Up to No Good: YA Antiheroes We Love

Forget the good guys—sometimes the best characters in YA books are bad. This list of YA antiheroes includes characters who lie, cheat, steal, and sometimes even kill people they love. From comical plots of villainous deeds, to darker stories of love and loss, these books all examine the line between good and evil, and what constitutes a hero. With the publication of Michelle Zink’s Lies I Told in April and Paula Stokes’s Liars, Inc. in March, this is the perfect time to revisit our favorite rule-breakers and criminals of YA.All Fall Down

All Fall Down, by Ally Carter

Grace has a lot of questions after the mysterious death of her mother. She doesn’t let rules get in the way of answers—and when you’re an ambassador’s granddaughter, breaking the rules of the house often means breaking the law. Carter’s antiheroines can also be found in the Heist Society series where Kat Bishop and her friends flaunt law and order in their spectacular criminal activities.

The Disreputable History of Frankie Landau-Banks, by E. Lockhart

Frankie Landau-Banks is a 15-year-old criminal mastermind. Single-minded in her pursuit of power, Frankie is not interested in the rules—neither the ones explicitly set by her traditional New England boarding school, nor the unspoken ones enforced by her dreamy, goofy new boyfriend’s secret society.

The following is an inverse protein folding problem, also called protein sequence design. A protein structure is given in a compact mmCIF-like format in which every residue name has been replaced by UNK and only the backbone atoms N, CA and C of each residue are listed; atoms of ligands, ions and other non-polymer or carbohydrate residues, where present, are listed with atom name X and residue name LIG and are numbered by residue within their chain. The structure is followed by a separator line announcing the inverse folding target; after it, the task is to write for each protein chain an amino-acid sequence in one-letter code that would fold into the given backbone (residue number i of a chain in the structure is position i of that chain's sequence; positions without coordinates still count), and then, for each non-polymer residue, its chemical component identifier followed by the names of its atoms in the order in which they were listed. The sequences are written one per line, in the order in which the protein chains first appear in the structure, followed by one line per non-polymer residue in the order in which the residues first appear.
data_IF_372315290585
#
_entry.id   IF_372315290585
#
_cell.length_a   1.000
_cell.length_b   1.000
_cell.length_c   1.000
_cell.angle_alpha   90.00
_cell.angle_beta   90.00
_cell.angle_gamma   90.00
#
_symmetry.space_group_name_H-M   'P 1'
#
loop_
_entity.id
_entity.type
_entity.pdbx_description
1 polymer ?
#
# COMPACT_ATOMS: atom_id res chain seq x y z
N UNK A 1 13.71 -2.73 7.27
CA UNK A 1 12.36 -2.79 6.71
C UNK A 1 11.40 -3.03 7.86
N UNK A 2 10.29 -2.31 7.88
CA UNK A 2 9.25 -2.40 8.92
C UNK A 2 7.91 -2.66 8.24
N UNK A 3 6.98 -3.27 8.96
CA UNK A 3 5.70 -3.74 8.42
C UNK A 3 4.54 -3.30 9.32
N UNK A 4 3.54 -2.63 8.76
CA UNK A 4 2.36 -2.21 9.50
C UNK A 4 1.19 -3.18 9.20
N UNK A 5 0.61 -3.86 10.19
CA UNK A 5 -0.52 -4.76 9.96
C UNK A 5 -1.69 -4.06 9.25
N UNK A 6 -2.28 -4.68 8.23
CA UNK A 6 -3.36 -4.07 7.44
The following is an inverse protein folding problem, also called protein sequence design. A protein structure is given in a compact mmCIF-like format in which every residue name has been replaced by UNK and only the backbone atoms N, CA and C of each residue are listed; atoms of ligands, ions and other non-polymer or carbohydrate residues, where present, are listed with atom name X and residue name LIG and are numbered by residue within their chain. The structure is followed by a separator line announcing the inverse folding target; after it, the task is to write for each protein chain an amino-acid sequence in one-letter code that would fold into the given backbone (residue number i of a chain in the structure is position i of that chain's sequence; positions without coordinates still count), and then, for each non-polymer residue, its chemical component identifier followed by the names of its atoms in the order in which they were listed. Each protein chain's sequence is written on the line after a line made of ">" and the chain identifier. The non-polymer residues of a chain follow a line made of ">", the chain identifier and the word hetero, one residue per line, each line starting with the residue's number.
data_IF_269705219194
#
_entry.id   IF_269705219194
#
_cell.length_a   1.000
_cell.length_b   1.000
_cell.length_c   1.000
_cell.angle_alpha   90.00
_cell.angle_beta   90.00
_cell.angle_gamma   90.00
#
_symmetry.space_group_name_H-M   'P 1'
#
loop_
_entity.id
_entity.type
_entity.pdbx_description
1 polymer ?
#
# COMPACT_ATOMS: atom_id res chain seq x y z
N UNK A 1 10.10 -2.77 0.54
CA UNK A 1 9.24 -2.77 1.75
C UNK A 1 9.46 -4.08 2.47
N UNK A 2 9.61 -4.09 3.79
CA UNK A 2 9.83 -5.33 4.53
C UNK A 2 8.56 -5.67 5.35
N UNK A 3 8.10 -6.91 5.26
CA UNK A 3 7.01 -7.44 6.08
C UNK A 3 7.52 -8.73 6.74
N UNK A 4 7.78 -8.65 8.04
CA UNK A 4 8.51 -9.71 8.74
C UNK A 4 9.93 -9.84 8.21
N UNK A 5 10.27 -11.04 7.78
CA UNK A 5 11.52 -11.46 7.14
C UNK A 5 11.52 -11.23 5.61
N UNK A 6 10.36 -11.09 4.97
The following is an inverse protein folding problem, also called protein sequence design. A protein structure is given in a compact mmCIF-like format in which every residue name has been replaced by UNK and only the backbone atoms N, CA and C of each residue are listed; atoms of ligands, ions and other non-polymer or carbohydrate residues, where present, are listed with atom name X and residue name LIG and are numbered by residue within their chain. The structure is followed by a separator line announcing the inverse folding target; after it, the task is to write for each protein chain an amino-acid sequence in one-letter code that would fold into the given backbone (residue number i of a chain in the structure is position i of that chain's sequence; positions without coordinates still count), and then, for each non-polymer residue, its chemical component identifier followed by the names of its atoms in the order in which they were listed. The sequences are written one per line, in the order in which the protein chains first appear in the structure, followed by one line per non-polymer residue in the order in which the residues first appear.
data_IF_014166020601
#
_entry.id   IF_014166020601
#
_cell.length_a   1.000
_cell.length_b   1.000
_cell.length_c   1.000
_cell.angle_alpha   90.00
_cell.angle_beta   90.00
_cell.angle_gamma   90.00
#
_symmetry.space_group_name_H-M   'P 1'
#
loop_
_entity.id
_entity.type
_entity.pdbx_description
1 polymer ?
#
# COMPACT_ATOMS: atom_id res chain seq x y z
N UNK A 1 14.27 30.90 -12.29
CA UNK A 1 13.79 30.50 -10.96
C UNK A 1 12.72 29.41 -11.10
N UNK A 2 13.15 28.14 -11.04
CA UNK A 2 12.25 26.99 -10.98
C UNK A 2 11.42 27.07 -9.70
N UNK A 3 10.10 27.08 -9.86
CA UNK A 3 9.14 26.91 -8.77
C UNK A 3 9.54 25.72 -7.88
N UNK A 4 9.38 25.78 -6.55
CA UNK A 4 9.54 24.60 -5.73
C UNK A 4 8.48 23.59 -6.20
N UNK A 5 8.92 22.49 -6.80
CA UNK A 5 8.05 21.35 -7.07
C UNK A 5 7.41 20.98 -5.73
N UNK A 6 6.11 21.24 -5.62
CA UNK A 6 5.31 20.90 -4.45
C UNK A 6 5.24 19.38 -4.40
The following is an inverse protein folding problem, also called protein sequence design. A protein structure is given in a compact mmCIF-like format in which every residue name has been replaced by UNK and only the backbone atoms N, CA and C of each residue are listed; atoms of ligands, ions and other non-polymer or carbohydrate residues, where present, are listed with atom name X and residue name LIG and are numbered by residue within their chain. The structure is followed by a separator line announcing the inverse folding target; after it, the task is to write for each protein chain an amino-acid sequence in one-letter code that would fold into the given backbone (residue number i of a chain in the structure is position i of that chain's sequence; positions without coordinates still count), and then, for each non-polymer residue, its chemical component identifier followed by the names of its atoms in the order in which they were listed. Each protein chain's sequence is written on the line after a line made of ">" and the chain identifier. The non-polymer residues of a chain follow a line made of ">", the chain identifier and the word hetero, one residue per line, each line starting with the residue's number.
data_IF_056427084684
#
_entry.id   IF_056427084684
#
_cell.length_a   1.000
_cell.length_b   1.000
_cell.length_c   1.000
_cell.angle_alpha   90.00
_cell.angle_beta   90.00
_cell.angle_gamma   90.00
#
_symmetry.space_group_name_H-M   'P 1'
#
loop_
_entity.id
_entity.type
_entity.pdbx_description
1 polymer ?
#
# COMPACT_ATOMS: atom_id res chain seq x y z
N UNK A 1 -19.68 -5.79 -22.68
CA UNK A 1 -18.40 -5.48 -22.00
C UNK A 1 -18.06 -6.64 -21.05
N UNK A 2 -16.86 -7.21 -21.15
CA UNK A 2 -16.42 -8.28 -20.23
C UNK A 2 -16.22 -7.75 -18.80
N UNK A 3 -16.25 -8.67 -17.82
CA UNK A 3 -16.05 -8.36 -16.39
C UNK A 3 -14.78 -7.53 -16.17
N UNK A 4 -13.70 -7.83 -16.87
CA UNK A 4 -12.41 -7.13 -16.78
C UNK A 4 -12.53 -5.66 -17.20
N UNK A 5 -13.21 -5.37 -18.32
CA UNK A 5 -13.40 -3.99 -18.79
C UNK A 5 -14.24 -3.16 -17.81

Evil Genius, by Catherine Jinks

Cadel Piggott attends the Axis Institute for World Domination—a school for villains. As Cadel takes classes on embezzlement and other nefarious subjects, he strikes up a friendship that makes him reevaluate his life choices. A cartoonish adventure, Jinks’ novel still manages to ask serious questions about evil and what we expect of our heroes.

Liars, Inc., by Paula Stokes

Max Cantrell starts a lying business to help his classmates get out of things—excuses, forged notes, and the like—but then a friend goes missing after using one of his alibis. Suddenly, the FBI is interrogating Max on murder charges. It’s a slippery slope from a little white lie, one Max slides all the way down.

Lies I Told, by Michelle Zink

Grace’s adopted family are con artists who move around the world, scamming and stealing from the rich. Grace and her brother Parker aid and abet their new parents, but then Grace falls in love. Everything starts to fall apart, and Grace must reevaluate the life she’s been thrust into.

Sway, by Kat Spears

Jesse Alderman goes by the nickname “Sway” because he has influence to make things happen in his high school. His under-the-table dealings get his peers passing grades, alcohol for parties, and even dates. Sway answers to no one but his business deals, until he meets a girl who is as good as they come and who throws his misdeeds into sharp relief.

White CatWhite Cat, by Holly Black

Cassel Sharpe has been raised on a life of crime. Even though he doesn’t do illegal magic like his curse-working family, since he killed his best friend Lila three years ago, he knows there is no good in him. Black’s Curse Workers series­—which also includes Red Glove (2011) and Black Heart (2012)—kicks off with this story of cons and curses.



About the Author:

Hannah Nesbat is Booklist's intern for books for youth. A senior at Northwestern University, Hannah studies American Studies, but she spends all of her time talking about children's books. A California native, Hannah is still adjusting to living with seasons and still thinks she likes sun the best.

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